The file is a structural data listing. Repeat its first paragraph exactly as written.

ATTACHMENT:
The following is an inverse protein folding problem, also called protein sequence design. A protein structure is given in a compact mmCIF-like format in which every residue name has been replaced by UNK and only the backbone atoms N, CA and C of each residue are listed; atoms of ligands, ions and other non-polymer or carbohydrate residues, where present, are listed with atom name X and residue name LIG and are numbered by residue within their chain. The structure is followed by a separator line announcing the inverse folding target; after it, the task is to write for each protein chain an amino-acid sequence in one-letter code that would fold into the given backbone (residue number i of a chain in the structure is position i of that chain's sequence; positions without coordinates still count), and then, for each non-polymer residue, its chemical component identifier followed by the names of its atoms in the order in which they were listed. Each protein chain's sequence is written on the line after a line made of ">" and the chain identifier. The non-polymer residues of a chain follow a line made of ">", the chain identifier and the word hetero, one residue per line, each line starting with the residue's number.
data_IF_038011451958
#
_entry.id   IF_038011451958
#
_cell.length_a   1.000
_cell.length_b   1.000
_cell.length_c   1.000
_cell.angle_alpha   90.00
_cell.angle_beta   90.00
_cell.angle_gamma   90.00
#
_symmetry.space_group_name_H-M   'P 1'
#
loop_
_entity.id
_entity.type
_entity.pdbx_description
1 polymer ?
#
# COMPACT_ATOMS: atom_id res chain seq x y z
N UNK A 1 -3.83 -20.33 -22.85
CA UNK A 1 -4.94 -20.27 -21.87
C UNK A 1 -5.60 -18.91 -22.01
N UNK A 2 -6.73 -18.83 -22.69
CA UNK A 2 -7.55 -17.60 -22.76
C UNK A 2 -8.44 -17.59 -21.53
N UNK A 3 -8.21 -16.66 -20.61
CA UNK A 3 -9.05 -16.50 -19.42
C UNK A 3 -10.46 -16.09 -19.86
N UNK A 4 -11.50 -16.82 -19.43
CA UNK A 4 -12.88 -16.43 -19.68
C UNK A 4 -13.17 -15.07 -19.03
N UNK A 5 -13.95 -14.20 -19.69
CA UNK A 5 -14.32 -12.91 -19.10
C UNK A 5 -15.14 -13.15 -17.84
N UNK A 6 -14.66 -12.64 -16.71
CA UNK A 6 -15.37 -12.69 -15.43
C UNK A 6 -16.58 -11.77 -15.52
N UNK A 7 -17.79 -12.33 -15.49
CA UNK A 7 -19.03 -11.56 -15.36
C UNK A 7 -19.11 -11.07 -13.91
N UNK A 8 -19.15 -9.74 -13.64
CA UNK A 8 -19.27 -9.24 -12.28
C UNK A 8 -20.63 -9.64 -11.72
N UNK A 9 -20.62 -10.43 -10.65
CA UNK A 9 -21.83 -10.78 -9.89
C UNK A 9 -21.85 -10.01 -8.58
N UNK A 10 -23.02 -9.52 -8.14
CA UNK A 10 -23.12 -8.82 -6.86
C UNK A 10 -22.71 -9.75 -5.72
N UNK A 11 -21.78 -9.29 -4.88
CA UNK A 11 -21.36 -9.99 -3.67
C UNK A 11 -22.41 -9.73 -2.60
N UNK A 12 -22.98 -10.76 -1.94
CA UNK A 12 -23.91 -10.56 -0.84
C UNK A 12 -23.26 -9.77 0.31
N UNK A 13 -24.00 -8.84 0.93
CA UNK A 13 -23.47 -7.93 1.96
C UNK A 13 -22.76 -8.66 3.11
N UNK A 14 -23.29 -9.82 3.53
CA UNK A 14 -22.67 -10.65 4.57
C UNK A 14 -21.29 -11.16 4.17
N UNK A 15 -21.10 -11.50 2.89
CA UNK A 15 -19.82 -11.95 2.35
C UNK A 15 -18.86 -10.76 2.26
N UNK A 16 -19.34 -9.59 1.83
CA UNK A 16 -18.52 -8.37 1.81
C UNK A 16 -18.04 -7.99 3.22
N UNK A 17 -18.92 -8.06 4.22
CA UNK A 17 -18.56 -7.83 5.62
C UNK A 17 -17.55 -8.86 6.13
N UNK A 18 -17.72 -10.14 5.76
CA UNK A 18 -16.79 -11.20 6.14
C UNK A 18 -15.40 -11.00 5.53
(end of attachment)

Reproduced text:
The following is an inverse protein folding problem, also called protein sequence design. A protein structure is given in a compact mmCIF-like format in which every residue name has been replaced by UNK and only the backbone atoms N, CA and C of each residue are listed; atoms of ligands, ions and other non-polymer or carbohydrate residues, where present, are listed with atom name X and residue name LIG and are numbered by residue within their chain. The structure is followed by a separator line announcing the inverse folding target; after it, the task is to write for each protein chain an amino-acid sequence in one-letter code that would fold into the given backbone (residue number i of a chain in the structure is position i of that chain's sequence; positions without coordinates still count), and then, for each non-polymer residue, its chemical component identifier followed by the names of its atoms in the order in which they were listed. Each protein chain's sequence is written on the line after a line made of ">" and the chain identifier. The non-polymer residues of a chain follow a line made of ">", the chain identifier and the word hetero, one residue per line, each line starting with the residue's number.